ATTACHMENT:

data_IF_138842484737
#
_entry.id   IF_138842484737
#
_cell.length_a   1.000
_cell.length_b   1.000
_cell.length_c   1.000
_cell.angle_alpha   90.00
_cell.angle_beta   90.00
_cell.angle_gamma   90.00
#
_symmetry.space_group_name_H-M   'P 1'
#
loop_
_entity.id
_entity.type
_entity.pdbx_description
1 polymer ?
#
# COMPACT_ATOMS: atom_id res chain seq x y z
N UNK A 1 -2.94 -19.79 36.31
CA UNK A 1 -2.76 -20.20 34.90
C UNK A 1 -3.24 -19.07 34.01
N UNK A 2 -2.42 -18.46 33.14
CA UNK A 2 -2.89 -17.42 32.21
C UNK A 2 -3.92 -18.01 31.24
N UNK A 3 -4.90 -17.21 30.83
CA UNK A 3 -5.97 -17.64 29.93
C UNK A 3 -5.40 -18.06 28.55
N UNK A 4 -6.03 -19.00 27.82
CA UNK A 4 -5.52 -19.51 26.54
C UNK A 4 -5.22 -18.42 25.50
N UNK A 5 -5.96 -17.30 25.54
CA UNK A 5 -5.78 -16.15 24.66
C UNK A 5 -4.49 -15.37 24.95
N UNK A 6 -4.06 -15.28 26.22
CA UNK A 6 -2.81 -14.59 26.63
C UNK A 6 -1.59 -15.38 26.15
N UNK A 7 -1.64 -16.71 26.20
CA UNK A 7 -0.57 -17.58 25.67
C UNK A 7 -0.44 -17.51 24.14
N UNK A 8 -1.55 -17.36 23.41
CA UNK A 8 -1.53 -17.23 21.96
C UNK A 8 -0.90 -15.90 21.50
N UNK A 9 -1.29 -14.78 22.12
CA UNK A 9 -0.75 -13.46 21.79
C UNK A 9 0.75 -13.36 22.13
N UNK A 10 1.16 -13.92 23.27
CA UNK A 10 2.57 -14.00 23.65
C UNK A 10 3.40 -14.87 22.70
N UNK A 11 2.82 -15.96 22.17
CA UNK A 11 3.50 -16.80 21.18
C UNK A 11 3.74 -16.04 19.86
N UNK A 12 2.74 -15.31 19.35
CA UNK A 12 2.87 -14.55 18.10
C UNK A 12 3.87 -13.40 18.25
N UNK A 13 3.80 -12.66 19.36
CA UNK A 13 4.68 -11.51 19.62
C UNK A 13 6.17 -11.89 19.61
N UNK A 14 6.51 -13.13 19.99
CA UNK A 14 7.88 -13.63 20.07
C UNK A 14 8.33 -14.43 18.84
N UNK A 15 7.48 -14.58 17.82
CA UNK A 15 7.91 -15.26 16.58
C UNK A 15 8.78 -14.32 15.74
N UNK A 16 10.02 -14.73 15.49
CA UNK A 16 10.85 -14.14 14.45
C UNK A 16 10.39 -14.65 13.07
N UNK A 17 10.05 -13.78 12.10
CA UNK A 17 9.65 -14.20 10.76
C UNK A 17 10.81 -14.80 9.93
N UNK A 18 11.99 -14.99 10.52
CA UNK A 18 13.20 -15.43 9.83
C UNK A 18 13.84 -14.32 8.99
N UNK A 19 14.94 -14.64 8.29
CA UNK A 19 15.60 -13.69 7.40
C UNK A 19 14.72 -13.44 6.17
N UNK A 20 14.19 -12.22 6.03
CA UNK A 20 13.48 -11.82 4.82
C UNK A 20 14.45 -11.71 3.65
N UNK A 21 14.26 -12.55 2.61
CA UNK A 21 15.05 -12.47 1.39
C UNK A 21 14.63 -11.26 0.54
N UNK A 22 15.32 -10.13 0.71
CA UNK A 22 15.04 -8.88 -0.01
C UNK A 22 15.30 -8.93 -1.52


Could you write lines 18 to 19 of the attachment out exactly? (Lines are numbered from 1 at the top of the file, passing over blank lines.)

1 polymer ?
#